Bishop Travis B. Sipuel: A Pentecostal Survivor of the 1921 Tulsa Race Massacre

During my research on the history of the Pentecostal movement in Tulsa, I discovered the story of a Church of God in Christ pastor, Bishop Travis B. Sipuel, who survived the 1921 Tulsa Race Massacre. His story we know because of his daughter Ada Lois Sipuel Fisher, the famous Oklahoma Civil Rights leader. This is his story.

Bishop Travis B. Sipuel (1877-1946)

In 1917, Elder E. M. Page was commissioned by Church of God in Christ founder and Senior Bishop, Charles H. Mason, to be the State Overseer for Oklahoma churches. Page moved to Oklahoma to establish a church in Muskogee and then came to Tulsa.[2] Page saw that leadership was needed for the fledgling COGIC church in Tulsa invited a young pastor from Arkansas, Bishop Travis B. Sipuel, to move to Tulsa with his wife Martha. Bishop Sipuel rented a house on North Greenwood and leased a building for the North Greenwood Church of God in Christ.[3] The building was located at 700 N. Greenwood (presently OSU Tulsa), on the North end of the thriving Black Wallstreet. Sipuel helped to grow the church to 40 people during his time there. Sipuel believed that the beautiful community of Greenwood in Tulsa was the best place to raise a family and build a church.

Home near by where the Sipuel’s may have lived.

When the horrific events of 1921 broke out May 31st, 1921. Sipuel’s family was not immune to the horrific violence. On June 1st , when the mob violence turned to Greenwood, Bishop and Martha Sipuel saw their beautiful house burned by looters. Bishop Sipuel was taken by the Tulsa militia, along with the thousands of black men hands held high, and was marched to an “concentration camp” for black residents in McNulty Park, Tulsa’s ballpark. Meanwhile, Sipuel’s wife was left to watch helplessly and alone as their beautiful house burn to the ground in front of her. One of the white militia men stopped by her as she watched and told her she “better get out of town.”[4]

Photo Credit: Tulsa Historical Society

Although everything they owned was destroyed , thankfully Bishop Sipuel and his wife survived the Race Massacre. They decided to leave town and instead settled in Chickasha, Oklahoma, where he pastored the COGIC church and eventually became a state overseer. His daughter, Ada Lois Sipuel Fisher, was born in Chickasha and decided to try to enter the University of Oklahoma Law School. When she was denied, she became a civil rights pioneer when her case went all the way to the Supreme Court. She eventually won and graduated and eventually became a law professor at Langston University. In 1992, Lois Sipuel Fisher was appointed to the OU Board of Regents and a garden was named in her honor.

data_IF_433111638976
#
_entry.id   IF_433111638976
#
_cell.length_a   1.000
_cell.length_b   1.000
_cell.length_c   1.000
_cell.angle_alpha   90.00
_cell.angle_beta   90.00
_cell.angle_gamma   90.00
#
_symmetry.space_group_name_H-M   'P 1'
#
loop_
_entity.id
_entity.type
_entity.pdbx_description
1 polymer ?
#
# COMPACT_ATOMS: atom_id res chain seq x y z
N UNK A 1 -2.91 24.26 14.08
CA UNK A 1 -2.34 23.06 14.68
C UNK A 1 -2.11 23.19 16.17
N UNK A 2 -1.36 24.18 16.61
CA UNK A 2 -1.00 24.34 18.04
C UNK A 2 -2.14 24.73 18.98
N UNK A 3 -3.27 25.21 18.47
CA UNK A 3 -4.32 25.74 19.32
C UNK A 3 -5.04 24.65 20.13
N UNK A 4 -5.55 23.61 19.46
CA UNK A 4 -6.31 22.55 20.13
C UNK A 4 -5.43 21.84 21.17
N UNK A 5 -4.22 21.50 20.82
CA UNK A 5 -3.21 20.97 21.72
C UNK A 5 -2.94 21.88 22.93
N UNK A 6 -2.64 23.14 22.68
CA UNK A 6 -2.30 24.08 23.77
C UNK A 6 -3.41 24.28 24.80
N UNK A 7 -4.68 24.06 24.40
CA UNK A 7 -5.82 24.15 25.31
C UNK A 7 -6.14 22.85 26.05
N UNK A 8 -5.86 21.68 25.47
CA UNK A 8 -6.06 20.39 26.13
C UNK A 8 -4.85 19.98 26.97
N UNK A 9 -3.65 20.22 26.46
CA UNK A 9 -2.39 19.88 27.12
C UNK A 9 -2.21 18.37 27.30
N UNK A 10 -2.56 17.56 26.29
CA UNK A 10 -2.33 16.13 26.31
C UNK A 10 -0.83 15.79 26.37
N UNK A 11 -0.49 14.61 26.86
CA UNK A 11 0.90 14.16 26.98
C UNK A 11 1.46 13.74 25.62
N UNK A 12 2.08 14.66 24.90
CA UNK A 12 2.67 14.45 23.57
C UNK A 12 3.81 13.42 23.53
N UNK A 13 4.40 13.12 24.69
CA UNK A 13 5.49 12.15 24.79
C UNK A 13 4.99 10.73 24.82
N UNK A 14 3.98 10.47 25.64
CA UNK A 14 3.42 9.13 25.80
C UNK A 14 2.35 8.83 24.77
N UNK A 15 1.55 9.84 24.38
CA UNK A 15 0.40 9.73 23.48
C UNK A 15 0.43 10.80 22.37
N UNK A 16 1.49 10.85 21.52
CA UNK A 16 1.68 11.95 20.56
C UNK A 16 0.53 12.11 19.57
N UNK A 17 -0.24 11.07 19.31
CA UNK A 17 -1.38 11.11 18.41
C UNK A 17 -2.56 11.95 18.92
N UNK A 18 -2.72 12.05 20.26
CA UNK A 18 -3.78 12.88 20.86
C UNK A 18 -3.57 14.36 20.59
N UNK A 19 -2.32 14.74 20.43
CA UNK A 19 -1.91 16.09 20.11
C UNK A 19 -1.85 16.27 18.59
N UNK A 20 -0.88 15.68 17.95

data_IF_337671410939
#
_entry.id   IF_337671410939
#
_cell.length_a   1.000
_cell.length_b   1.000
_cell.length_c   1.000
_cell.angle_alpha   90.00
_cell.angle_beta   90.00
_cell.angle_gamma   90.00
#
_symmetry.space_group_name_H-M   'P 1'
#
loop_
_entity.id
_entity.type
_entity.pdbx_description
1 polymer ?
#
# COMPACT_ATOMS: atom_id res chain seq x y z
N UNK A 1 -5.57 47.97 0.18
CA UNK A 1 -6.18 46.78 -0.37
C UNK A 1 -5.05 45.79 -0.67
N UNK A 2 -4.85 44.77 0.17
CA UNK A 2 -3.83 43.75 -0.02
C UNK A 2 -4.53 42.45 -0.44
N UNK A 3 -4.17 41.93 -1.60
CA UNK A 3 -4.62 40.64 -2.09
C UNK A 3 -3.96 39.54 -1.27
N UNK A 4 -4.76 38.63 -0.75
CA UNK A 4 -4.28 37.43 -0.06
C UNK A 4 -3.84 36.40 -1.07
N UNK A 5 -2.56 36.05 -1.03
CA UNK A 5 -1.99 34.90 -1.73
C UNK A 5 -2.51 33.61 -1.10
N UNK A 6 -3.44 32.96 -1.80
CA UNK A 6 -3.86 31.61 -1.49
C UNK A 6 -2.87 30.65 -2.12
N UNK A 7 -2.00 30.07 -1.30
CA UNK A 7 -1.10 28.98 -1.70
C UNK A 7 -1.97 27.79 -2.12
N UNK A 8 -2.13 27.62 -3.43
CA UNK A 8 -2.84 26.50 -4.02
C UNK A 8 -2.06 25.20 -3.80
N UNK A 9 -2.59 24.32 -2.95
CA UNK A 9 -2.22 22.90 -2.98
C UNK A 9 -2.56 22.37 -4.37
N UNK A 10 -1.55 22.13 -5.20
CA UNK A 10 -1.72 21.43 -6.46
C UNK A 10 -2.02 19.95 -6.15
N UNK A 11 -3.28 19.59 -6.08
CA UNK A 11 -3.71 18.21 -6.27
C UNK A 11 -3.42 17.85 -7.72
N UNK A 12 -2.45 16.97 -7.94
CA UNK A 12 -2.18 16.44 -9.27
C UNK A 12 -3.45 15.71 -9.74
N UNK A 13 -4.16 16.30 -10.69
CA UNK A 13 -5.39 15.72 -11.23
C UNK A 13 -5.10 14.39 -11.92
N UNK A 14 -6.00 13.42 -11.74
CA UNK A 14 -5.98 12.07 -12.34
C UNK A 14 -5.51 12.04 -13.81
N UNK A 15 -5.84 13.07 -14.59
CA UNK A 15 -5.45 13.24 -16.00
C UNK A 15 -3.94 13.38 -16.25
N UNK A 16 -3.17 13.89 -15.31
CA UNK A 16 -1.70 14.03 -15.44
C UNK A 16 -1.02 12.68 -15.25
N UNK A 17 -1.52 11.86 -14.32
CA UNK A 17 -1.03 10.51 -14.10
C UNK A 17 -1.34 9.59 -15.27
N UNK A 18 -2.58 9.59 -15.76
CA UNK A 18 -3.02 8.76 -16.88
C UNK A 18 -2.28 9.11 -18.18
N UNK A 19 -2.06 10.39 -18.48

Ada Sipuel with Justice Thurgood Marshall

Despite the tragedies of 1921, the Church of God in Christ and black Pentecostal community in Tulsa survived and continued to grow. Just one year later, in 1922, the North Greenwood COGIC  was said to have grown to 250 people; no doubt the community had turned to the church for hope.[5] The Greenwood Community would eventually rebuild and once again became a center for black commerce in Tulsa. Bishop Travis Sipuel led an distinguished career as a COGIC pastor and leader in Oklahoma.

There are more stories to tell about the black Pentecostal church in Tulsa, which I hope can I uncover and tell. But to me, Bishop Sipuel’s story makes this event all the more real and makes me more passionate to uncover all I can about the history of the black Pentecostal church in Tulsa.

(For related research, see my post about Oral Roberts and the story of Beno Hall being reclaimed for racial reconciliation)


[1] Polk Hoffine’s Directory Co.’s Tulsa City Directory (1922), 16.

[2] Church of God in Christ Yearbook, (1926), 67.

[3] Ada Lois Sipuel Fisher, Matter of Black and White (University of Oklahoma Press, 2006), 10. The Polk-Hoffhine Directory Co.’s Tulsa City Directory (1922) notes this as the second COGIC church in Tulsa, although it is hard to know how the two churches were related.

[4] Fisher, Matter of Black and White, 12.

[5] Polk Hoffine’s Directory Co.’s Tulsa City Directory, 1922, 16.

How Pentecostals Responded to the 1918 Spanish Influenza Pandemic

(Note: This blog was also published in Influence Magazine and can be viewed on their website https://influencemagazine.com)

Hear a podcast about this topic with Steve Strang of Charisma Magazine.


 

Right now the whole world is feeling the effects of the Covid-19 Pandemic.  It seems like every institution in our society is closing down to protect people from the spread of this virus. Many people have been commenting on the church’s response to this current crisis from different angles. Yet, every day, more and more churches are deciding to close down and provide services online. How should people of faith and who believe in healing handle this crisis? Should we cancel church? Should we stop ministry in the midst of a pandemic?